“I was trying to get Peralta to get a ground ball. I made some good pitches to him, but put him on and Avila,’’ said Peavy. “I made a good pitch to Infante to get him out, but I needed to make better pitches to Jackson. And then the ground ball by Iglesias. That’s a tough play for Pedey. That’s not on him. I’ve got to do a better job. There’s nobody in this world who you’d rather have out there to make that play than him. That’s on me, not on him.’’

By the fourth, things continued to go bad for Peavy with Infante leading off with a ground-rule double to left field. Jackson reached on an infield single to second base, scoring Infante, and Peavy’s night was over. Cabrera singled off Workman, scoring Jackson.

In a series where Detroit’s starting pitching has been dominant, it’s tough for Peavy to lay an egg. The Sox were put in a major hole early against the sinkerballing Fister, who has now dominated Boston hitters over his last two starts.

Peavy had made 12 starts against the Tigers, whom he faced a lot when he was with the White Sox. He is 4-5 with a 4.83 ERA and 1-3 with a 4.15 ERA at Comerica. With six days’ rest, which is what he had Wednesday night, Peavy was 5-0 in seven starts in 2013. So the Sox felt good about Peavy.

Peavy said, “I promise you this, every part of me will be ready to go tomorrow and I’ll be mentally prepared and rested. I’ll be physically ready and rested. It comes down to go out and executing pitches and staying under control. I can’t tell you how excited I am for tomorrow. But at the same time, all that excitement and adrenaline will be channeled in the right direction as it was four or five days ago in Tampa.”


He may have had the best intentions, but the results were not there.

Leyland felt comfortable taking Fister out after 97 pitches and handing the game over to his suspect bullpen with a six-run lead. Fister will now be available out of the bullpen for Game 7, if need be. Peavy’s outing allowed the Tigers to be successful with their new batting order, which had the best hitters — Hunter, Cabrera, Prince Fielder, Martinez, and Peralta in the first five slots, with the surging Avila was sixth.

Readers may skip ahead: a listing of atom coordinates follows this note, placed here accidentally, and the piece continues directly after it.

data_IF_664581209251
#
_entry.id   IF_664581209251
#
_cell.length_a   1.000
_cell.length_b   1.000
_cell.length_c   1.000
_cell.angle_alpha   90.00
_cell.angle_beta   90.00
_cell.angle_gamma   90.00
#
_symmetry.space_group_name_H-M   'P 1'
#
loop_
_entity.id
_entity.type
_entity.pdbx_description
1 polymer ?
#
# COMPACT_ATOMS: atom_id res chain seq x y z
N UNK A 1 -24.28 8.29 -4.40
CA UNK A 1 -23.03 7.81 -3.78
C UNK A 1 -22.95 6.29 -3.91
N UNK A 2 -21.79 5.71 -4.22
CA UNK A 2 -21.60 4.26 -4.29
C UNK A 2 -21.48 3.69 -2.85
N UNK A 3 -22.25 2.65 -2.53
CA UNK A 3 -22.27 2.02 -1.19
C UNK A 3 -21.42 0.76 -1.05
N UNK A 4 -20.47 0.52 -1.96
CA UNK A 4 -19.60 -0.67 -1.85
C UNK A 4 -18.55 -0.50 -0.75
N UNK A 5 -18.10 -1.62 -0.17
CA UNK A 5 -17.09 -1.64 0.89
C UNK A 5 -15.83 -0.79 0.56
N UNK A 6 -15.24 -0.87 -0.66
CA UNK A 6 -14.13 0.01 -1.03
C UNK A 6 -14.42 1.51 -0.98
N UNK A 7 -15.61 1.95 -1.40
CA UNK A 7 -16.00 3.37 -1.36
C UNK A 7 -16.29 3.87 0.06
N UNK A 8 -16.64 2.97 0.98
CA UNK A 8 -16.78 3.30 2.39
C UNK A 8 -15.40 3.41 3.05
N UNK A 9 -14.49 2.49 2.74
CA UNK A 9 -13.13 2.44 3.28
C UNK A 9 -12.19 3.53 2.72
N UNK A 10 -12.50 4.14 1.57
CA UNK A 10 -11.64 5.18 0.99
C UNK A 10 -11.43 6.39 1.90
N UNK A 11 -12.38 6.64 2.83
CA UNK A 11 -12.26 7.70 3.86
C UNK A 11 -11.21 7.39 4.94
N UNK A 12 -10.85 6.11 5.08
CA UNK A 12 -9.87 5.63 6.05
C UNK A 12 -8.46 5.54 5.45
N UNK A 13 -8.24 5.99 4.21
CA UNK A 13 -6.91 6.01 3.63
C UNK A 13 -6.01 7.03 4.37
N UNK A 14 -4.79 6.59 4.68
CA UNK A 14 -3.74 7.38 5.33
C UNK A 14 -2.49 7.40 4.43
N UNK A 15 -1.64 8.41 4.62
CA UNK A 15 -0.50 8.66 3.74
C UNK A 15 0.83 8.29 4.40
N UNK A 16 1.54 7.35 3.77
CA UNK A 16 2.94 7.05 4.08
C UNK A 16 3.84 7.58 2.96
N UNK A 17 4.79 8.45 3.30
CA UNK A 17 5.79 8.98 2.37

The final three batters — Infante, Jackson, and Iglesias were batting .200 or less entering the game, but they went a collective 2 for 4 against Peavy. The only hitter Peavy could master was Fielder, who went 0 for 2 against him.

“My sinker was good tonight,” Peavy said. “I had trouble reeling it in. Can’t give guys free passes.”

Peavy said he vowed to be back strong, whether it’s in relief in Games 6 and 7 or as a starter in the World Series.

“Absolutely. I’m going to do whatever I can do to pitch again in whatever capacity I can be in,” he said.” I’m sure we’ll talk if I get into the bullpen mix. I’m pulling to get back out there.”

With the series tied, 2-2, Peavy said, “Nobody’s got any momentum and edge. Two great ball clubs. Two great pitchers and two solid lineups. I’m sure it’s going to be a great series the rest of the way.”

Peavy will forever want to take this one back. The Sox obtained him for games like this, and on this night he came up way short of expectations.

Nick Cafardo can be reached at Follow him on Twitter @nickcafardo.